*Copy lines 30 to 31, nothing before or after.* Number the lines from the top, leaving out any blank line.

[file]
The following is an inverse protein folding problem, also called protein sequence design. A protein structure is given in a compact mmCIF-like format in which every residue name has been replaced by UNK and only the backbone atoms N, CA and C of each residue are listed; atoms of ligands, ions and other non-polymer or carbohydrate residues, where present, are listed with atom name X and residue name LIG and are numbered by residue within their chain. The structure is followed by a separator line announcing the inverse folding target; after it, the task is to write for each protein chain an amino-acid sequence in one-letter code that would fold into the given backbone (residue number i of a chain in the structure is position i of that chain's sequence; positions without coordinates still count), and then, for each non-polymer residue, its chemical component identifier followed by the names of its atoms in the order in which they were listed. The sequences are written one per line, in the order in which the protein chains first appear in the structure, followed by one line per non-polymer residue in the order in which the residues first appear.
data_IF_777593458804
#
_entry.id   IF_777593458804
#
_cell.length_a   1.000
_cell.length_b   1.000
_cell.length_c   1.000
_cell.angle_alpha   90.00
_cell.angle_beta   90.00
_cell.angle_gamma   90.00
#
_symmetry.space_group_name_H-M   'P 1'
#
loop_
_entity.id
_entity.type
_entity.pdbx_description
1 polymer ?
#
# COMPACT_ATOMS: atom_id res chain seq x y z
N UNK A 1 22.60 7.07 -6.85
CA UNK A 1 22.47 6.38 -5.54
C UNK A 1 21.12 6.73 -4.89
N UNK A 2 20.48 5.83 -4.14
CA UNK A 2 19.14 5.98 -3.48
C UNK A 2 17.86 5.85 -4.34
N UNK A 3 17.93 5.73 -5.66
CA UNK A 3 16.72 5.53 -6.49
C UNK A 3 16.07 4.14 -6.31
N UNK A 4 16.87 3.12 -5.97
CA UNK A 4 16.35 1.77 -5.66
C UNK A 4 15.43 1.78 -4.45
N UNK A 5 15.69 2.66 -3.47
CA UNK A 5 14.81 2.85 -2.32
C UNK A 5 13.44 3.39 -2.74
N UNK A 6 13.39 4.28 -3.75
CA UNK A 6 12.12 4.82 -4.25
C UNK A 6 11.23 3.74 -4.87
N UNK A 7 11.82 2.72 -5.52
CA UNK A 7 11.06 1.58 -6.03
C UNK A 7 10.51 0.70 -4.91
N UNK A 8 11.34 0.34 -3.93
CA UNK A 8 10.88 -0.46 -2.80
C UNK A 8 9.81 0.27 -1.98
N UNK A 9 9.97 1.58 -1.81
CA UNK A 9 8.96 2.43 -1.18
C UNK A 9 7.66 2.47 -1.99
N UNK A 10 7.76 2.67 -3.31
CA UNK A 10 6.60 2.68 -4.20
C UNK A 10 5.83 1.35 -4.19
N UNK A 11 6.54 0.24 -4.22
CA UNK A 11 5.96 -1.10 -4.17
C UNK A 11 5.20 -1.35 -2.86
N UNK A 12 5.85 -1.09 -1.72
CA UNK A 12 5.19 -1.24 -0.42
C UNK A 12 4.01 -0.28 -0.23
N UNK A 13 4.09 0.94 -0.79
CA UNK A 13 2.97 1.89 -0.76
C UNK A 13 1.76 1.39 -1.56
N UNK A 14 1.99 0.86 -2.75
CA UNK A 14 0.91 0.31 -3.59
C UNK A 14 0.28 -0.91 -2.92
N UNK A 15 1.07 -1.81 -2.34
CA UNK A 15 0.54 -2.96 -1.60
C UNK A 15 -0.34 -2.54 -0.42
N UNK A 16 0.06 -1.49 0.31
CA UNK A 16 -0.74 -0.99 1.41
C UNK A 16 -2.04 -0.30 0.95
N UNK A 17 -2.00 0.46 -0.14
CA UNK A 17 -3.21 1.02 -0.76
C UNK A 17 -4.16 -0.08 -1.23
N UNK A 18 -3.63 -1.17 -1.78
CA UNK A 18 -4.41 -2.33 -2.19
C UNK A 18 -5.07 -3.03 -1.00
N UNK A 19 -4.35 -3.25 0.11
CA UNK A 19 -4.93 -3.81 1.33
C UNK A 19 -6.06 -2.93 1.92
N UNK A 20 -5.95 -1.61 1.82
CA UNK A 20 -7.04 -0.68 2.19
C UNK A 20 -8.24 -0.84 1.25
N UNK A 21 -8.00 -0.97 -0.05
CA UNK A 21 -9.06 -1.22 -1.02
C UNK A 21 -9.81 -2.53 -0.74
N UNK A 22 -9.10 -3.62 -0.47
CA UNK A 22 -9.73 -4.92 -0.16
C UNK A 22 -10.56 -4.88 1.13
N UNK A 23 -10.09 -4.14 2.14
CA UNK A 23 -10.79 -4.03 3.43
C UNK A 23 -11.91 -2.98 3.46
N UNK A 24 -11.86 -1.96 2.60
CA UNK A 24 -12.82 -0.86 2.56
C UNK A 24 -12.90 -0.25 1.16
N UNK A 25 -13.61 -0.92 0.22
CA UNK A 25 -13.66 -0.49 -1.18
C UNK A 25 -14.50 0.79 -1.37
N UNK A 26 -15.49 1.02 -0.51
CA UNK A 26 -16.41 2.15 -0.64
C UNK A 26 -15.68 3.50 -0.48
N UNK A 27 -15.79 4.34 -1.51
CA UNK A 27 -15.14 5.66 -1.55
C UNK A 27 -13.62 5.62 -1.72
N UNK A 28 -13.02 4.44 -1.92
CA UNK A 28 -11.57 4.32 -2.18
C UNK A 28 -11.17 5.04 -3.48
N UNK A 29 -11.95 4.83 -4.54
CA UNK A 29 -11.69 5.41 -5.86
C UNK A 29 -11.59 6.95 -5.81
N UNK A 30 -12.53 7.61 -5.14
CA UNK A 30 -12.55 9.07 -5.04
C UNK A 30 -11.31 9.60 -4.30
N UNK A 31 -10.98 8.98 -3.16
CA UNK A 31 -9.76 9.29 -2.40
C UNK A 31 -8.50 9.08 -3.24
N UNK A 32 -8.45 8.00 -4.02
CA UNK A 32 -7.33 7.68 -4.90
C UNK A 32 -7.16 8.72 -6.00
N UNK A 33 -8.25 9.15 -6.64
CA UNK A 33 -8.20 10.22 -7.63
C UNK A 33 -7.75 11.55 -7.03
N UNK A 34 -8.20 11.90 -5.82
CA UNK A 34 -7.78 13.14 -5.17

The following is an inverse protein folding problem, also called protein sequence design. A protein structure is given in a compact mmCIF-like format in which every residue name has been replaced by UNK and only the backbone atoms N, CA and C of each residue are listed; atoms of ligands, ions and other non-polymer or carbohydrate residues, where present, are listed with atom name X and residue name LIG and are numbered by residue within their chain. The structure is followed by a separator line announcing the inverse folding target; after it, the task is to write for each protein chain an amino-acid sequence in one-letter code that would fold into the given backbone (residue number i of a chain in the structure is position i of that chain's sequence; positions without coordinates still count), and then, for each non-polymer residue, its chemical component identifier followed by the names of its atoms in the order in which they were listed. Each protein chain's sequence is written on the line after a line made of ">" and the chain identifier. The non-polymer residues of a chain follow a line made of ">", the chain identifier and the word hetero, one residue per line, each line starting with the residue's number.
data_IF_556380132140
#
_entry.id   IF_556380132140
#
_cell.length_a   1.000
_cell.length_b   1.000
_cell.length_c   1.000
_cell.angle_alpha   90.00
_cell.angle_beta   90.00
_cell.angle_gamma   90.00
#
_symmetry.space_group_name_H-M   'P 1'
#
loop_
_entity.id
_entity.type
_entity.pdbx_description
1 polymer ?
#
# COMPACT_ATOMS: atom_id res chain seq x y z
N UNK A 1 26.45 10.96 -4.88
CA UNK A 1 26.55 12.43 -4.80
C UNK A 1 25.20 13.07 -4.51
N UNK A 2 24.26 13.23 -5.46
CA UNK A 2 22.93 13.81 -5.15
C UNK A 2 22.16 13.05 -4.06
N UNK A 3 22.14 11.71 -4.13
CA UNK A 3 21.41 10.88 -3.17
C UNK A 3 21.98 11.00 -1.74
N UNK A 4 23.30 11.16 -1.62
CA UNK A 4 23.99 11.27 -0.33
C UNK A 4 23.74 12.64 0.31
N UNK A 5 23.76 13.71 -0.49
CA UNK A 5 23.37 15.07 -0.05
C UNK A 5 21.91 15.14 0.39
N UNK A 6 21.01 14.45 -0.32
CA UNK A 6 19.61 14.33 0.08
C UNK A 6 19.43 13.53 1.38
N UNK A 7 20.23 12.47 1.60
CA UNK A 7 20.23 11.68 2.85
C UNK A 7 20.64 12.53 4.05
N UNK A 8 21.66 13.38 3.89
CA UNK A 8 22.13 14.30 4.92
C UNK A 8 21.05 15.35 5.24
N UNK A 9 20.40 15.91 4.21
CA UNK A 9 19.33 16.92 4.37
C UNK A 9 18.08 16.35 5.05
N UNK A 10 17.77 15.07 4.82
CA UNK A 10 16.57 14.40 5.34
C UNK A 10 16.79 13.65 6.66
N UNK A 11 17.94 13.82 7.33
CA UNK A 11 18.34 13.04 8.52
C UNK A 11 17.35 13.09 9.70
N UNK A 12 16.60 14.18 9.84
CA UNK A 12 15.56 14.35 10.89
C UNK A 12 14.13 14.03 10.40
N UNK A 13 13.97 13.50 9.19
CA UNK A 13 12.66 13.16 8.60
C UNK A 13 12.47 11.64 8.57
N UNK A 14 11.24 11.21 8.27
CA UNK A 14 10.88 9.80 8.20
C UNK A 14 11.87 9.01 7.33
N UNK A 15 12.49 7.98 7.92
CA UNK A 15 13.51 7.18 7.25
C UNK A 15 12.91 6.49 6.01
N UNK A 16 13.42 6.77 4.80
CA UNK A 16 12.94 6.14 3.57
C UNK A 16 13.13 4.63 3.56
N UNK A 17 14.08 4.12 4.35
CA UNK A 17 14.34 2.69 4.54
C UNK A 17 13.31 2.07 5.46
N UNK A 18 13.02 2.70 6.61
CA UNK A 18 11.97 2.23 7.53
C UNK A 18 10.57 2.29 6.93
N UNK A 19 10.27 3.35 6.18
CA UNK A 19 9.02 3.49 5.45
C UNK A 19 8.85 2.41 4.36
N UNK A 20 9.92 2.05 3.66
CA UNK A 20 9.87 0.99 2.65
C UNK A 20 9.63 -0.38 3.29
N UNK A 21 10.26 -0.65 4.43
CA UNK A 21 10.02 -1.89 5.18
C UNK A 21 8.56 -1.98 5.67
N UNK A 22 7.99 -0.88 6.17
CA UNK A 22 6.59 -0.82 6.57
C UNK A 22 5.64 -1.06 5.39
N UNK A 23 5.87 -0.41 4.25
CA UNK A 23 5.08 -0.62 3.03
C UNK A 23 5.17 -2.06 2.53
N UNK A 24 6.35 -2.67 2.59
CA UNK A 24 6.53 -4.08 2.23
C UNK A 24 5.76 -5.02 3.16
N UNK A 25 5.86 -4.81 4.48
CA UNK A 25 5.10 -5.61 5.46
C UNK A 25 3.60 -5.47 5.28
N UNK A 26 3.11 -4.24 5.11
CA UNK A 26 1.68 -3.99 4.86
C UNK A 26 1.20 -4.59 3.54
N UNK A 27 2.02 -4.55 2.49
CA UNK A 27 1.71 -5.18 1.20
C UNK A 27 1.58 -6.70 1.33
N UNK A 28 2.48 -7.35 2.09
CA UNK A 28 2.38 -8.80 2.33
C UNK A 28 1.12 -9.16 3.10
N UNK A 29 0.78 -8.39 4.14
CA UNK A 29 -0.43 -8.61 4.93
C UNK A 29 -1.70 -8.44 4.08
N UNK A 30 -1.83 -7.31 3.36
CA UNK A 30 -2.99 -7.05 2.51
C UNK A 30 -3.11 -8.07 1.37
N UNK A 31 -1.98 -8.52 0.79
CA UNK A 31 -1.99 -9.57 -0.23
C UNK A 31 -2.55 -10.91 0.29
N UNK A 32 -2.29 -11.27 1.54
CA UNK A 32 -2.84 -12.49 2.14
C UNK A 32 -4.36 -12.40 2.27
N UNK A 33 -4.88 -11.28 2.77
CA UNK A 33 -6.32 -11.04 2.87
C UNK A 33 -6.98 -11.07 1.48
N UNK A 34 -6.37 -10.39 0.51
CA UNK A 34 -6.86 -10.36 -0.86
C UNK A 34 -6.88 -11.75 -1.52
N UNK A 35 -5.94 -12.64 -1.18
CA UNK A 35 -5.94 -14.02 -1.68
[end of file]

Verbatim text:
C UNK A 3 16.07 4.14 -6.31
N UNK A 4 16.87 3.12 -5.97